- We believe there are multiple tailwinds, and hence a massive opportunity for Indian founders to build large companies in the fintech infrastructure space. Large consumer distribution platforms, clarity in regulations, success of large-scale public infra and adoption of technology by financial institutions have together created the ingredients for a perfect storm.
- This opportunity has the potential to grow 8-10x in the next decade, creating a ~$10B revenue opportunity by 2030. Ten themes in this space will accrue value according to us — across BaaS (Banking as a Service), payments, lending, onboarding, fraud, data aggregation/analytics, and insurance infra.
- As founders build infra companies, they will need to start with highly specialized and verticalized use cases/customer personas, have a maniacally high bar on product fidelity and build the muscle to sell to large financial institutions.
With The Convergence Of Multiple Tailwinds, We Are Convinced That Financial Services Infrastructure Is At An Inflection Point
We have been investing in India fintech for the last twenty years and have seen the evolution of the country’s tech, regulatory and financial services landscape from a unique vantage point. As we look back at this evolution and where we are today, multiple drivers become apparent that will accelerate the demand for financial infrastructure.
1. Emergence Of Large Distribution Platforms: By 2030, India will likely have 700M+ users transacting and spending over $500B online. They will transact across multiple large and vertical-focused e-commerce, food delivery, ride-hailing, local services and other online retail platforms. For these users, infrastructure that can embed financial products in their purchase journeys can drive:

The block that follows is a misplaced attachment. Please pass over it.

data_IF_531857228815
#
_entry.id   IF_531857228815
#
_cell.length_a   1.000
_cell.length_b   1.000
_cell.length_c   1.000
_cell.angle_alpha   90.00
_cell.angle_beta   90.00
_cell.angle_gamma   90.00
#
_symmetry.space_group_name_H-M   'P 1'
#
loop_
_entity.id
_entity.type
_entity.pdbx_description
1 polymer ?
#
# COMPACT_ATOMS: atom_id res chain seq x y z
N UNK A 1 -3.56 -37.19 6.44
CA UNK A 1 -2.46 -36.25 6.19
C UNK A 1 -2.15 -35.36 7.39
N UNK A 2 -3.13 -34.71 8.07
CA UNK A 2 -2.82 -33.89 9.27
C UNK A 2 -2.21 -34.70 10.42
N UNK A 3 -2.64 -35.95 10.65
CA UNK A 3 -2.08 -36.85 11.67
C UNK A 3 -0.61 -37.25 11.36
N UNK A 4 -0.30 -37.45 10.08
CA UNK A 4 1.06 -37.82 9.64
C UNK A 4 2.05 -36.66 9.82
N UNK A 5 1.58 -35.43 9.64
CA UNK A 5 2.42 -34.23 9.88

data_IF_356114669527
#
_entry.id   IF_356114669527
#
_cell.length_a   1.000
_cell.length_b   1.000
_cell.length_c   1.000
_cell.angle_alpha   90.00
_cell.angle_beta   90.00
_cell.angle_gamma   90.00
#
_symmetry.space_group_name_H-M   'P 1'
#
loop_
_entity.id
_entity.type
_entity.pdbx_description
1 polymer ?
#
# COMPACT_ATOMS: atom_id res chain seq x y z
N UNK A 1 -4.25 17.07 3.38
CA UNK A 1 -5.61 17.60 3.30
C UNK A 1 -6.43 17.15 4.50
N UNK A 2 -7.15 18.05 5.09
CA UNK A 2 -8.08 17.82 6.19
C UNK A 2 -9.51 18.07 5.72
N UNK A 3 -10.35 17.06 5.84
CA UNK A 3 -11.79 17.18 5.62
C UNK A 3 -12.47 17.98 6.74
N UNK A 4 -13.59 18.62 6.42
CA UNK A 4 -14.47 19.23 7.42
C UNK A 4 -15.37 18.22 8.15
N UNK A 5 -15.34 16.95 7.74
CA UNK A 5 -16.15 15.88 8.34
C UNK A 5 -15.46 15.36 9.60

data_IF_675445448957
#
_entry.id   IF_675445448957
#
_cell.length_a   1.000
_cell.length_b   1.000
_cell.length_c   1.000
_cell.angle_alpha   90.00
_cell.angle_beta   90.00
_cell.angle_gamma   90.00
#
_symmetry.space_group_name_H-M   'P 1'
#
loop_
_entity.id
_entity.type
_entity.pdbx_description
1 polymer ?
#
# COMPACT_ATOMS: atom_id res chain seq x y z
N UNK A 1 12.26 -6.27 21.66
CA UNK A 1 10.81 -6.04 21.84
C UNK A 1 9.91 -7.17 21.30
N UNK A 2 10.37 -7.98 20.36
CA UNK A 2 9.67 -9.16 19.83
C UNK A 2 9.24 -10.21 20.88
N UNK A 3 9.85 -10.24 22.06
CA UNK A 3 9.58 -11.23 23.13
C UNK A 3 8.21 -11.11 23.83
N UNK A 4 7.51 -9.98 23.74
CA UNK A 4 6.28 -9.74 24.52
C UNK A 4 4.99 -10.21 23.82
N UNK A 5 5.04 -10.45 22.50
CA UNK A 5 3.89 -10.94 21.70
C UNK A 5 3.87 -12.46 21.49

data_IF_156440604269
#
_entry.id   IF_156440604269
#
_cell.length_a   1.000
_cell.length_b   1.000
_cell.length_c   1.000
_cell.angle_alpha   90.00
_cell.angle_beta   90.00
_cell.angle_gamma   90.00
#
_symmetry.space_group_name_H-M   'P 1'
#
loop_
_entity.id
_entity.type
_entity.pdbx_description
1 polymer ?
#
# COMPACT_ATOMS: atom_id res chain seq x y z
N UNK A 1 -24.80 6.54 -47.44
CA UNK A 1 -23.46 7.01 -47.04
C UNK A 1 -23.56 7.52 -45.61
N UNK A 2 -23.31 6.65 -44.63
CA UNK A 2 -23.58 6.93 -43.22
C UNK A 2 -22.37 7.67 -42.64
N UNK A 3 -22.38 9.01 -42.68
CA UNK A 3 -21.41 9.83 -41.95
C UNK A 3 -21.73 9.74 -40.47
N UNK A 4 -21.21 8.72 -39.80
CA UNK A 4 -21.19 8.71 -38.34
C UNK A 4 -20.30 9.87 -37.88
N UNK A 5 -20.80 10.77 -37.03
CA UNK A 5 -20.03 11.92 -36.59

- Access: New proprietary data from these platforms can improve access to products to previously underserved and unserved customers
- Efficiency: New revenue streams from financial products can cross-subsidize core offerings and make the platform more affordable for users
- Experience: Embedded and more contextual payments, credit, and insurance
Beyond consumer platforms, small and medium businesses (SMBs) in India are digitizing at an unprecedented rate and remain underserved across financial services. Digitally-enabled merchants are expected to increase to about 75M by 2030. Software products focused on SMBs will naturally have a financial services roadmap that infrastructure products and middleware can enable.
2. Regulatory Measures Driving Clarity: We have one of the most measured yet progressive regulatory bodies (RBI, SEBI, IRDAI), who have taken a balanced approach to consumer protection while promoting measures to drive financial product penetration. We believe regulations will drive clarity on how financial institutions work with tech partners, which accelerates the need for infra and plumbing plays. For example, the recent digital lending guidelines created a need for products to manage the movement of money and data between financial institutions and customers.
3. Rising Competition: As markets get more competitive, financial institutions will need to offer better products and experiences to customers who are used to world-class consumer products. The needs of customers will keep increasing, driving the urgency for quick product development and iteration by these institutions. This will require core and other customer facing products of banks, NBFCs and insurers to be cloud native and built on modern stacks – making them agile and geared for faster product launches and integrations.
4. Increased Adoption Of Public Infra: India has built public infrastructure at an unprecedented pace. The rise and adoption of public infra such as Aadhaar, DigiLocker, Account Aggregator network, OCEN etc., make data aggregation and customer acquisition easier. Enablers and wrappers built on this public infrastructure can help financial institutions drive deeper customer analytics, faster time to market, reduce opex, and improve retention and customer NPS.